Abebe Bikila runs barefoot at the Rome Olympics in 1960.
It was one of those nights. Ethiopian Abebe Bikila was an unforgettable sight running along the ancient Appian Way during that warm Roman evening in 1960. The race, which began in the evening in order to avoid the stifling summer heat, came down to just two runners in the final miles, the unheralded Bikila and Moroccan Rhadi Ben Adbesselem.
The skinny Bikila, running barefoot, flew by the soldiers standing with flaming torches along the darkening course that evening and slowly pulled away from his Moroccan opponent before crossing the finish line at the Arch of Constantine in a world-record time of 2:15:16. With his 26-second win over Rhadi, Bikila had become the first black African to win a gold medal in Olympic history.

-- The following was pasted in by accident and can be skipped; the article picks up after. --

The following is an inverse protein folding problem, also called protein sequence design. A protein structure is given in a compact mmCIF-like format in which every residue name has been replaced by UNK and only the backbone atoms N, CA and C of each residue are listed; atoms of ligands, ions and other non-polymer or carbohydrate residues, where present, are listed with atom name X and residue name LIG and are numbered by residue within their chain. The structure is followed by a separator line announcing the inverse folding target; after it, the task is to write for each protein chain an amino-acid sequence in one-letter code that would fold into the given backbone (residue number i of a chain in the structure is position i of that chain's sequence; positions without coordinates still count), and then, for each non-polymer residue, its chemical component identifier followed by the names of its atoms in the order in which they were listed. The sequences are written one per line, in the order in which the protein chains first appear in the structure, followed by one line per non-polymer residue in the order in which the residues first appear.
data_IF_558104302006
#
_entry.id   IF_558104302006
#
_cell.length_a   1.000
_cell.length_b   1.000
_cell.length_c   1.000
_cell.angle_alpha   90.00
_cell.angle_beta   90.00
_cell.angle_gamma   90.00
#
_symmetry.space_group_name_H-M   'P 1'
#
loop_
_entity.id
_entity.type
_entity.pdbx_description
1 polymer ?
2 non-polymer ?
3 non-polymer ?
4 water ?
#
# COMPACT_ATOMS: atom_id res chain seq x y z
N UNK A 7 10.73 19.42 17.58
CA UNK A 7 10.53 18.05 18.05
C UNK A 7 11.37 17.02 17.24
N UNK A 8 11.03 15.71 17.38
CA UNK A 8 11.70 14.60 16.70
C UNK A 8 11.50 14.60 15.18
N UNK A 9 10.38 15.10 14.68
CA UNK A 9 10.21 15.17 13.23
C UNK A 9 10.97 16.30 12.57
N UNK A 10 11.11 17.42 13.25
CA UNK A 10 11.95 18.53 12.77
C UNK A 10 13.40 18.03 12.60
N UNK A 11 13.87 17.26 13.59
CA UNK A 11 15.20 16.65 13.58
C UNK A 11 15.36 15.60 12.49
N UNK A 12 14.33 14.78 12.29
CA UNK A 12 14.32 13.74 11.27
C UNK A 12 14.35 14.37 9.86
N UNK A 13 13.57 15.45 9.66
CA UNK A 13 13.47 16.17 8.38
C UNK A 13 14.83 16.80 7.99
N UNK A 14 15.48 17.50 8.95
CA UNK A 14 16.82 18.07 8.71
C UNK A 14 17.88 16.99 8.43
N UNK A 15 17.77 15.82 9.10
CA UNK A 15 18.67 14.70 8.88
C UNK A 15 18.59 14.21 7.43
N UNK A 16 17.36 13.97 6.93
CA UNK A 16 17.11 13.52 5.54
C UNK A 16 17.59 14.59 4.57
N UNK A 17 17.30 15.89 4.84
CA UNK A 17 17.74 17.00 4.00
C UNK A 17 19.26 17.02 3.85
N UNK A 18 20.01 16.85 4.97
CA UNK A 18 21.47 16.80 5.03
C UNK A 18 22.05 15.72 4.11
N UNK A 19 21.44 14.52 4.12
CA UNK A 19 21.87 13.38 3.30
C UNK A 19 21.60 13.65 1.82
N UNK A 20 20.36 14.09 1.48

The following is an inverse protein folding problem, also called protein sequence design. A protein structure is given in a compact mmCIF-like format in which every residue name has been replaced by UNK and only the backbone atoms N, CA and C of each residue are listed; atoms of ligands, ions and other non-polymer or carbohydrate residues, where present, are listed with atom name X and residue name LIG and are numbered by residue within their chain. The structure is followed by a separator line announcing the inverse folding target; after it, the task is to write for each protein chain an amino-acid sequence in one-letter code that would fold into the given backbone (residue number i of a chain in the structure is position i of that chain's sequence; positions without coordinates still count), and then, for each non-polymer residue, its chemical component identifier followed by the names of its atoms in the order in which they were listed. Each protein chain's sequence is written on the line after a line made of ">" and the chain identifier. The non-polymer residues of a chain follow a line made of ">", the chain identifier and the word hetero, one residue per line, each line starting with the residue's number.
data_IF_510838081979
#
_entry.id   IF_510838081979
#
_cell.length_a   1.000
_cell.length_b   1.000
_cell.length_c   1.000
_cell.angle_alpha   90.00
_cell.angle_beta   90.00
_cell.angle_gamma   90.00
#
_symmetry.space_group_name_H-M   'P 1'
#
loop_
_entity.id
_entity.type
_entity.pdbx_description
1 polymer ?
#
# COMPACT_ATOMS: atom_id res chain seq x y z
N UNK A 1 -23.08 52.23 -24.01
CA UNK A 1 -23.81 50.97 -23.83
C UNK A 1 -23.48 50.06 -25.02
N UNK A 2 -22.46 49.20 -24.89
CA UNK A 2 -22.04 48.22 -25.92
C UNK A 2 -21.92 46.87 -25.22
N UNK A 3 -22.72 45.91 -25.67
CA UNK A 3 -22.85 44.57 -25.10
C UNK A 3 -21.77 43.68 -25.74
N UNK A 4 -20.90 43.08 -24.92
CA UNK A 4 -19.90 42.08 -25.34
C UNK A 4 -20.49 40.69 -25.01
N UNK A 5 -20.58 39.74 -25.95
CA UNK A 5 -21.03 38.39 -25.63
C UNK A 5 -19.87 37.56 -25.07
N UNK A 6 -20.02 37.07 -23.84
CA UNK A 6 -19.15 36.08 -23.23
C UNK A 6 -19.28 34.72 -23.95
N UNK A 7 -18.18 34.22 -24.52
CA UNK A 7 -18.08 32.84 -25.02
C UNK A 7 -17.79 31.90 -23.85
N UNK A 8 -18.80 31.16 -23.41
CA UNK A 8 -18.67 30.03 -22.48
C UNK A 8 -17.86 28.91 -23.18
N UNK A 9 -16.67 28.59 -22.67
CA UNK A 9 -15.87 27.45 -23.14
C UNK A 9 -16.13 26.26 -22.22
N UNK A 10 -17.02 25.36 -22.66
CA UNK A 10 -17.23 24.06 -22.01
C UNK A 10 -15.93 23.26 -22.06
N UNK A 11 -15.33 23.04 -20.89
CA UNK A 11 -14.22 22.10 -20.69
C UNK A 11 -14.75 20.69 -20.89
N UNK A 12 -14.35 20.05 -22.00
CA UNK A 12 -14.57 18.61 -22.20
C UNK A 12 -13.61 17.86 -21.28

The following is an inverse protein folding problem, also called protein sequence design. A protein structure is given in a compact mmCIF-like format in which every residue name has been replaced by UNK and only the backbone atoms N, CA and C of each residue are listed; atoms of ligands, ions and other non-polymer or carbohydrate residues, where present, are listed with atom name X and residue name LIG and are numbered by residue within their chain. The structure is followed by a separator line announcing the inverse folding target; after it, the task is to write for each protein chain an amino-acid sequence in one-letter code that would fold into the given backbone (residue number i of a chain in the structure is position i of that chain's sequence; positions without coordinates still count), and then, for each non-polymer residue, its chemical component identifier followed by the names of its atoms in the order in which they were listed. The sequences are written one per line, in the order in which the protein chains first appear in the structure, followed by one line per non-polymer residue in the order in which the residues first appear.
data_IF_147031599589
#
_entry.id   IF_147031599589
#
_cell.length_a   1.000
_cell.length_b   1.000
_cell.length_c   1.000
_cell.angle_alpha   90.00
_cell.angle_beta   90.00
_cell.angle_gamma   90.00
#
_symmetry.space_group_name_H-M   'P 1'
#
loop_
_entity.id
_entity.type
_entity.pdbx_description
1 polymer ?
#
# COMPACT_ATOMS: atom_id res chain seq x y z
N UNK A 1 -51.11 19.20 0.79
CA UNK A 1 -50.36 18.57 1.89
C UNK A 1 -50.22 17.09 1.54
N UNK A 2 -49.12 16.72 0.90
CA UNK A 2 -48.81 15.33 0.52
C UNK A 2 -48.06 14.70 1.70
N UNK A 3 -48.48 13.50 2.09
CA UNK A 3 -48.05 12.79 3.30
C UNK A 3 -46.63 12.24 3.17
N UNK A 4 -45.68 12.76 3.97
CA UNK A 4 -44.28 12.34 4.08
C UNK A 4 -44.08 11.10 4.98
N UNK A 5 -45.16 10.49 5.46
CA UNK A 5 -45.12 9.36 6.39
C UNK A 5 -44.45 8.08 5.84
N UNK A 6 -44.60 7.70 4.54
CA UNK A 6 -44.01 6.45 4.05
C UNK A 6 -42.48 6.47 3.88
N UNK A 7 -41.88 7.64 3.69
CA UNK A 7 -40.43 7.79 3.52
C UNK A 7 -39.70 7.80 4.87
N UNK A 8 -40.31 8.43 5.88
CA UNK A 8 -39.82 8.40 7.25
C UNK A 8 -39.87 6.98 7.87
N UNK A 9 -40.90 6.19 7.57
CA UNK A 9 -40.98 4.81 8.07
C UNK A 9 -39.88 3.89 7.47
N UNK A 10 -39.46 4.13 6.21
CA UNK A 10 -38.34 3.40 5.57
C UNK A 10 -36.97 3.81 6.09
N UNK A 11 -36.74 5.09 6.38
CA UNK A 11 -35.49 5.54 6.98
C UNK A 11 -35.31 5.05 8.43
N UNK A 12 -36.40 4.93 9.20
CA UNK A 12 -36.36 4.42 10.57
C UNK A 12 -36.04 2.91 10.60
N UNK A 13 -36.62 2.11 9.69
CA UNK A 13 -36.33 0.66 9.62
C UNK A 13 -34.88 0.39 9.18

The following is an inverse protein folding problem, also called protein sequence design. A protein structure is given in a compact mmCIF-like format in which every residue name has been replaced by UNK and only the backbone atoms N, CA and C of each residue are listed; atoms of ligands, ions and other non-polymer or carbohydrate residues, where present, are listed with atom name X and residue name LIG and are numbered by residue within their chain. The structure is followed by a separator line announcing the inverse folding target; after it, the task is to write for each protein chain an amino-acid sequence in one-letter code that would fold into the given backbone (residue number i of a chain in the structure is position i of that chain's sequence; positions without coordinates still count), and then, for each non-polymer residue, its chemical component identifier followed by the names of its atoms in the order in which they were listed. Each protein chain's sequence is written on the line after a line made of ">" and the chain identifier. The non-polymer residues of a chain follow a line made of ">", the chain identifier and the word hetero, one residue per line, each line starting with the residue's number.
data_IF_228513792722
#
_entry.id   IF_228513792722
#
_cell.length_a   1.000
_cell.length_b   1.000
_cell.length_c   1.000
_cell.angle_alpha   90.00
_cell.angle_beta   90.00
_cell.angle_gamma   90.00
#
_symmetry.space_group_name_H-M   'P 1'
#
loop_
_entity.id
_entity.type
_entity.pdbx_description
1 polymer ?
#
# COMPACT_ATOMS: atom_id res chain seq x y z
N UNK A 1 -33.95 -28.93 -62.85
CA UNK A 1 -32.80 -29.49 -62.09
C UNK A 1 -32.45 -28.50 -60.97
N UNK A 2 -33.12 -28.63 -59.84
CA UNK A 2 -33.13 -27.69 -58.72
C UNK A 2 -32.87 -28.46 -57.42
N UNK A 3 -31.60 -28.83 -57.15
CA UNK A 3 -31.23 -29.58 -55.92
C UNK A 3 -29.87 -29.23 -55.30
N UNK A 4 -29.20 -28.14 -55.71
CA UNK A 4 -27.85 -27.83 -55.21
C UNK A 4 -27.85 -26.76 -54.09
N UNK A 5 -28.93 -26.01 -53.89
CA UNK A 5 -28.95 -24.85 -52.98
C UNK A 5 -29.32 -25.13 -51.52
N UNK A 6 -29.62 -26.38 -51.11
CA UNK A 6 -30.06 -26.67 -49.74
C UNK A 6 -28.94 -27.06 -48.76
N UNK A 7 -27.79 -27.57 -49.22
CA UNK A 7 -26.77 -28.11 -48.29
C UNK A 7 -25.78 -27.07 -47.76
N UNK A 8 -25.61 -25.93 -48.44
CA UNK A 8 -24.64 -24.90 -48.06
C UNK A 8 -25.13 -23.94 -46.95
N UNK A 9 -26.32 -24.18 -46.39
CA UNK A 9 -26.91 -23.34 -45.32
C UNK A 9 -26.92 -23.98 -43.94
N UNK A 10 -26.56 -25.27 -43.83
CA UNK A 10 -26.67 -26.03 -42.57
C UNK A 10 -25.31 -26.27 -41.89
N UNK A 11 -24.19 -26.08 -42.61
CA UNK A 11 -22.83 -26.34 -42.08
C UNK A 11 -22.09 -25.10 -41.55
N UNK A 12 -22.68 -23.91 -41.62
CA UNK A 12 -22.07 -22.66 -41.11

Asked later why he ran barefoot, Bikila replied, "I wanted the world to know that my country, Ethiopia, has always won with determination and heroism."
Fittingly, his win came in Italy, the nation that invaded his homeland three decades earlier. Bikila would battle back from an appendectomy to repeat as Olympic marathon champion four years later in Tokyo, becoming the first ever to successfully defend a marathon gold medal. But it was on the streets of Rome that Bikila left his mark.